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Deutsche Bank AG appointed a risk chief just two days after nominating a new supervisory board chairman, filling the two top leadership roles that will become vacant next year.

Olivier Vigneron will replace Chief Risk Officer Stuart Lewis in June, Germany’s largest lender said in a statement on Sunday. It said Friday it will propose former Aegon NV Chief Executive Officer Alexander Wynaendts as chairman when incumbent Paul Achleitner steps back from the role at the annual general meeting in May.

Lewis had previously announced his decision to leave Deutsche Bank after next year’s AGM, and Vigneron will join the lender as a senior group director in March, it said. Vigneron has served as chief risk officer for Natixis SA since 2020 and previously worked at JPMorgan Chase & Co, according to the statement. 

“I am pleased that the supervisory board has now addressed the open questions in the bank’s leadership team," Chief Executive Officer Christian Sewing said in a message to staff. “This clarity gives us further impetus on the path towards achieving our goals and becoming sustainably profitable."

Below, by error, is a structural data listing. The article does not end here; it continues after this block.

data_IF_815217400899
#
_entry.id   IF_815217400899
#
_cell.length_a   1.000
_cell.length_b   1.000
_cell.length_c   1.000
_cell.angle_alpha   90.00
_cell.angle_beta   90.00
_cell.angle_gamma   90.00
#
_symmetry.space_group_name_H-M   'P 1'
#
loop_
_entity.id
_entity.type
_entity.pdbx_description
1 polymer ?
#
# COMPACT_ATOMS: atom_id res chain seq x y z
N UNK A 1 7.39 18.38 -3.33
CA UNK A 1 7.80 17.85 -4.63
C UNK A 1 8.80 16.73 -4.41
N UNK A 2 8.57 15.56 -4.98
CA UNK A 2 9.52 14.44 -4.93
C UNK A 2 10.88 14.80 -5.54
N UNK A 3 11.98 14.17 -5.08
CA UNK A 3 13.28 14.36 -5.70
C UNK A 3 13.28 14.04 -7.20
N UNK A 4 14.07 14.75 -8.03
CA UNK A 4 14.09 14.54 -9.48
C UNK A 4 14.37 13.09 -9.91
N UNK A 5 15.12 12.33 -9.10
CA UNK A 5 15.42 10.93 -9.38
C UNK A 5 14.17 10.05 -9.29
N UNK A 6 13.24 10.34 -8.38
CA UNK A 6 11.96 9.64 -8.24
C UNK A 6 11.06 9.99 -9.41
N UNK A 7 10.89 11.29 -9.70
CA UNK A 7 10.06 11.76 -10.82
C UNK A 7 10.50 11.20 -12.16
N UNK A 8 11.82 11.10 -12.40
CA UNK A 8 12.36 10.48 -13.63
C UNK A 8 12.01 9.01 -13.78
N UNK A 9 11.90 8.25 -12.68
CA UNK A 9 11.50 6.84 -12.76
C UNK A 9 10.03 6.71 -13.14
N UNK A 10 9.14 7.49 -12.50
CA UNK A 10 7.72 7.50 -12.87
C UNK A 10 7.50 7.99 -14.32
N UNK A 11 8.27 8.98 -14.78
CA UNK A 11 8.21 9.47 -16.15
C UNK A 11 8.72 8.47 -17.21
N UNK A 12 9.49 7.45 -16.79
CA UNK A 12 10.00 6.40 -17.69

The appointments provide certainty for Sewing as he heads into the final year of a sweeping turnaround plan unveiled in mid-2019. He’s also set to present a strategy update that will spell out his vision for the bank in March. Sewing has already shifted his focus from cost cutting back to growth, after leading the company to its first annual profit in six years. 

Lewis is Deutsche Bank’s longest-serving management board member, having served for more than nine years. He won public praise from Sewing earlier this year after Deutsche Bank avoided a hit from the collapse of the hedge funds Archegos Capital Management thanks to rapid action from executives including the risk chief. 

However, Lewis is also being probed by prosecutors over his role in Cum-Ex dividend arbitrage transactions which hurt German taxpayers, a person familiar has said. And he ceded supervision of anti-financial crime to Chief Administrative Office Stefan Simon in a management reshuffle about a month before the German financial watchdog Bafin expanded the mandate of its anti-money laundering monitor at the lender in April.

This story has been published from a wire agency feed without modifications to the text.

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